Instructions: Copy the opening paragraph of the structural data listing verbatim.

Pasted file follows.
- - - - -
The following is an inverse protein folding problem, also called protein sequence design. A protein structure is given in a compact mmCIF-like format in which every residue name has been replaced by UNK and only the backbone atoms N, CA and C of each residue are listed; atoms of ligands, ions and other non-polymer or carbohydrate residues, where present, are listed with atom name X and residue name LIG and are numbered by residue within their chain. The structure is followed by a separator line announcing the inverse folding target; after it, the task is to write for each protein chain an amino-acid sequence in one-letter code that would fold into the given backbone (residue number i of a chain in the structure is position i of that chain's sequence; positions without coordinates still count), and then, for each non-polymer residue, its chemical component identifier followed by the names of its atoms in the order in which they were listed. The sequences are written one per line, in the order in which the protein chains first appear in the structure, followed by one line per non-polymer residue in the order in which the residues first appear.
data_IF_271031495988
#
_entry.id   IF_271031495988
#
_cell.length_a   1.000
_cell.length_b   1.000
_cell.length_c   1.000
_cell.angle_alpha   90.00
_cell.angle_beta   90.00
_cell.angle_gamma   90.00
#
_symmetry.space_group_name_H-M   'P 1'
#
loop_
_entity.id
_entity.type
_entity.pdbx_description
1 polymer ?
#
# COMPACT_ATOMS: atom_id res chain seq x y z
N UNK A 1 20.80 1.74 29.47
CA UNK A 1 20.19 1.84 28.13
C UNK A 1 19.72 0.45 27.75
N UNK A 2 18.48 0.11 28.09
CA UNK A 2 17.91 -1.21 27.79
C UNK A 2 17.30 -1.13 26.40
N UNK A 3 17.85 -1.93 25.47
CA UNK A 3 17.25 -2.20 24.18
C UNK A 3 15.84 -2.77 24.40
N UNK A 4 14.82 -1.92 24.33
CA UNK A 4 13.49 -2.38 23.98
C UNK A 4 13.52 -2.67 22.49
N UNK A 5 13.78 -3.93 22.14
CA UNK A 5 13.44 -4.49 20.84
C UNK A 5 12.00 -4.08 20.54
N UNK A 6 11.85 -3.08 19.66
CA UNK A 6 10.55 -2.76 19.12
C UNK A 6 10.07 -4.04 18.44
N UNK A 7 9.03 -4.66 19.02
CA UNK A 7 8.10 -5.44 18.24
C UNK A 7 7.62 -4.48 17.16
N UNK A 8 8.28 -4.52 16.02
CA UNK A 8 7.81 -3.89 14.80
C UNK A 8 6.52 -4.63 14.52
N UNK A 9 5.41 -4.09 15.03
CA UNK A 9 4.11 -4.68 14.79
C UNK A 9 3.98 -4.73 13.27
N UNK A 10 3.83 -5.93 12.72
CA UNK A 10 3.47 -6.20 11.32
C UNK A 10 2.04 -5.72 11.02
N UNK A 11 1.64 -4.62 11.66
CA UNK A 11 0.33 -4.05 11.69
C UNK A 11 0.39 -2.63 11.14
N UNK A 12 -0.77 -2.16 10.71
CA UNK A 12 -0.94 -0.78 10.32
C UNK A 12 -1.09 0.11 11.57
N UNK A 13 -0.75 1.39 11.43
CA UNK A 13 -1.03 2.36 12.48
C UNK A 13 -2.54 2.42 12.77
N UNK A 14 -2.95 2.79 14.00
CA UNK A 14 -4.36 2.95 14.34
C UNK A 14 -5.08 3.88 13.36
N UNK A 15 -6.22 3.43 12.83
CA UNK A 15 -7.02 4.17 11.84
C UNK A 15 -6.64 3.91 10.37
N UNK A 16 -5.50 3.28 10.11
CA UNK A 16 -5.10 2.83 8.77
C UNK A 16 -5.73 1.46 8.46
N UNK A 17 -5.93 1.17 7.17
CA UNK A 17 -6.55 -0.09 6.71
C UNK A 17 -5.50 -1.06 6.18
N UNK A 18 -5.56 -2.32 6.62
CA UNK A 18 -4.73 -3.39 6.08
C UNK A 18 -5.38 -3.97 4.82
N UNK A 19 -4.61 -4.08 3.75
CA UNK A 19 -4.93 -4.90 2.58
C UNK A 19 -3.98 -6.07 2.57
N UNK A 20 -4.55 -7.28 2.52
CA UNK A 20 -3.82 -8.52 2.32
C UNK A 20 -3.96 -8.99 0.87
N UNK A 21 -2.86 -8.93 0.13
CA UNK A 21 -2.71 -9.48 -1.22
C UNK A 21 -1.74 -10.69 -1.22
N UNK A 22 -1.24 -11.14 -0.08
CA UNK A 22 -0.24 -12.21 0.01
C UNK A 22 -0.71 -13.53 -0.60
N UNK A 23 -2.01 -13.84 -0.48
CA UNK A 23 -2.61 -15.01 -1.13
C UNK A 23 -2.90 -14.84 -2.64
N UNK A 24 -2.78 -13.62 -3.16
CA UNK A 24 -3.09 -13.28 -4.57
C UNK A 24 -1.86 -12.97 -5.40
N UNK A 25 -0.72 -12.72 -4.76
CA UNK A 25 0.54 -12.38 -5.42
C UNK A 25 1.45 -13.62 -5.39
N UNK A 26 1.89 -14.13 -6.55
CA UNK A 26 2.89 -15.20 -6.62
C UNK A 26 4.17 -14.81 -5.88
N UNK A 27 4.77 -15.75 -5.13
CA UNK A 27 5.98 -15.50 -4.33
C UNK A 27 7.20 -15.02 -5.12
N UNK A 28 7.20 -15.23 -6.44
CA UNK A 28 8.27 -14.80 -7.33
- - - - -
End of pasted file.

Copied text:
The following is an inverse protein folding problem, also called protein sequence design. A protein structure is given in a compact mmCIF-like format in which every residue name has been replaced by UNK and only the backbone atoms N, CA and C of each residue are listed; atoms of ligands, ions and other non-polymer or carbohydrate residues, where present, are listed with atom name X and residue name LIG and are numbered by residue within their chain. The structure is followed by a separator line announcing the inverse folding target; after it, the task is to write for each protein chain an amino-acid sequence in one-letter code that would fold into the given backbone (residue number i of a chain in the structure is position i of that chain's sequence; positions without coordinates still count), and then, for each non-polymer residue, its chemical component identifier followed by the names of its atoms in the order in which they were listed. The sequences are written one per line, in the order in which the protein chains first appear in the structure, followed by one line per non-polymer residue in the order in which the residues first appear.